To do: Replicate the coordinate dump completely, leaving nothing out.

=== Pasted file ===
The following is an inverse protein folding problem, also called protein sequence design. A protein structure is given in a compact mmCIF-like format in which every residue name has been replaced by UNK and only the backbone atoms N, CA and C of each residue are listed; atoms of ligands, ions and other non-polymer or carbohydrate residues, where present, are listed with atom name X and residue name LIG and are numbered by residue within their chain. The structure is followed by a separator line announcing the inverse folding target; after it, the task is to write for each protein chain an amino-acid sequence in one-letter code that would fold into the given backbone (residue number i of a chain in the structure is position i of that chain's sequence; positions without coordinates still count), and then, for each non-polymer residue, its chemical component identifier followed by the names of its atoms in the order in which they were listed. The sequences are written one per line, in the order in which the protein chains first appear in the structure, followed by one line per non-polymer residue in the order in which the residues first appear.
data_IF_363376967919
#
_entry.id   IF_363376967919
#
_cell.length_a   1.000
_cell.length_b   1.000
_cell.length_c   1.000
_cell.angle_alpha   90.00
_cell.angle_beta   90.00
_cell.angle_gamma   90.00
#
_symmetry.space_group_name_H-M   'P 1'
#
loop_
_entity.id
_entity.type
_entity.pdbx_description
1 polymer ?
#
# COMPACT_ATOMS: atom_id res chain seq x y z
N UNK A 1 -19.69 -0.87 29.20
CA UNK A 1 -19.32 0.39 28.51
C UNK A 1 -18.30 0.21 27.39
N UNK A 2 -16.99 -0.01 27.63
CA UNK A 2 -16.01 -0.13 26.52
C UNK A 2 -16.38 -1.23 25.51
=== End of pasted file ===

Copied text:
The following is an inverse protein folding problem, also called protein sequence design. A protein structure is given in a compact mmCIF-like format in which every residue name has been replaced by UNK and only the backbone atoms N, CA and C of each residue are listed; atoms of ligands, ions and other non-polymer or carbohydrate residues, where present, are listed with atom name X and residue name LIG and are numbered by residue within their chain. The structure is followed by a separator line announcing the inverse folding target; after it, the task is to write for each protein chain an amino-acid sequence in one-letter code that would fold into the given backbone (residue number i of a chain in the structure is position i of that chain's sequence; positions without coordinates still count), and then, for each non-polymer residue, its chemical component identifier followed by the names of its atoms in the order in which they were listed. The sequences are written one per line, in the order in which the protein chains first appear in the structure, followed by one line per non-polymer residue in the order in which the residues first appear.
data_IF_363376967919
#
_entry.id   IF_363376967919
#
_cell.length_a   1.000
_cell.length_b   1.000
_cell.length_c   1.000
_cell.angle_alpha   90.00
_cell.angle_beta   90.00
_cell.angle_gamma   90.00
#
_symmetry.space_group_name_H-M   'P 1'
#
loop_
_entity.id
_entity.type
_entity.pdbx_description
1 polymer ?
#
# COMPACT_ATOMS: atom_id res chain seq x y z
N UNK A 1 -19.69 -0.87 29.20
CA UNK A 1 -19.32 0.39 28.51
C UNK A 1 -18.30 0.21 27.39
N UNK A 2 -16.99 -0.01 27.63
CA UNK A 2 -16.01 -0.13 26.52
C UNK A 2 -16.38 -1.23 25.51